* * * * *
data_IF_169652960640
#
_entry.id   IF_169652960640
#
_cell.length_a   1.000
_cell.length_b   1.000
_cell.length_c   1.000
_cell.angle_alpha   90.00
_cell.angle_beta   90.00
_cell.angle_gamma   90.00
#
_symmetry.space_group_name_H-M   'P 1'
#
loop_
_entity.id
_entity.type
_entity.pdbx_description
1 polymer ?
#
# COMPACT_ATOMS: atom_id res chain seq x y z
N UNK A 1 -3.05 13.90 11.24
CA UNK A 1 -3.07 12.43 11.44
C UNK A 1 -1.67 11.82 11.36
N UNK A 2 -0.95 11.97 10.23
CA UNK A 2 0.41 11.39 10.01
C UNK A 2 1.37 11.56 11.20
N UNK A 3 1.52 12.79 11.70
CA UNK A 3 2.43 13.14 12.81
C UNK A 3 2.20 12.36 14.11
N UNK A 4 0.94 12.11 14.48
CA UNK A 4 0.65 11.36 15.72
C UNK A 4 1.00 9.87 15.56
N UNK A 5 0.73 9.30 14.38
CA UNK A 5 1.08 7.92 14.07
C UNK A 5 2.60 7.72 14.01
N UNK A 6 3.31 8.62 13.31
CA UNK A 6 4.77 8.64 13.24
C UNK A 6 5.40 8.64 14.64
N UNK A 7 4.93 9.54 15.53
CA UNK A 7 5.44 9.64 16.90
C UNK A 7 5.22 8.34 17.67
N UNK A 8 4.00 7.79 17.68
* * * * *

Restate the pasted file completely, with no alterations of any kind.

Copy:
data_IF_169652960640
#
_entry.id   IF_169652960640
#
_cell.length_a   1.000
_cell.length_b   1.000
_cell.length_c   1.000
_cell.angle_alpha   90.00
_cell.angle_beta   90.00
_cell.angle_gamma   90.00
#
_symmetry.space_group_name_H-M   'P 1'
#
loop_
_entity.id
_entity.type
_entity.pdbx_description
1 polymer ?
#
# COMPACT_ATOMS: atom_id res chain seq x y z
N UNK A 1 -3.05 13.90 11.24
CA UNK A 1 -3.07 12.43 11.44
C UNK A 1 -1.67 11.82 11.36
N UNK A 2 -0.95 11.97 10.23
CA UNK A 2 0.41 11.39 10.01
C UNK A 2 1.37 11.56 11.20
N UNK A 3 1.52 12.79 11.70
CA UNK A 3 2.43 13.14 12.81
C UNK A 3 2.20 12.36 14.11
N UNK A 4 0.94 12.11 14.48
CA UNK A 4 0.65 11.36 15.72
C UNK A 4 1.00 9.87 15.56
N UNK A 5 0.73 9.30 14.38
CA UNK A 5 1.08 7.92 14.07
C UNK A 5 2.60 7.72 14.01
N UNK A 6 3.31 8.62 13.31
CA UNK A 6 4.77 8.64 13.24
C UNK A 6 5.40 8.64 14.64
N UNK A 7 4.93 9.54 15.53
CA UNK A 7 5.44 9.64 16.90
C UNK A 7 5.22 8.34 17.67
N UNK A 8 4.00 7.79 17.68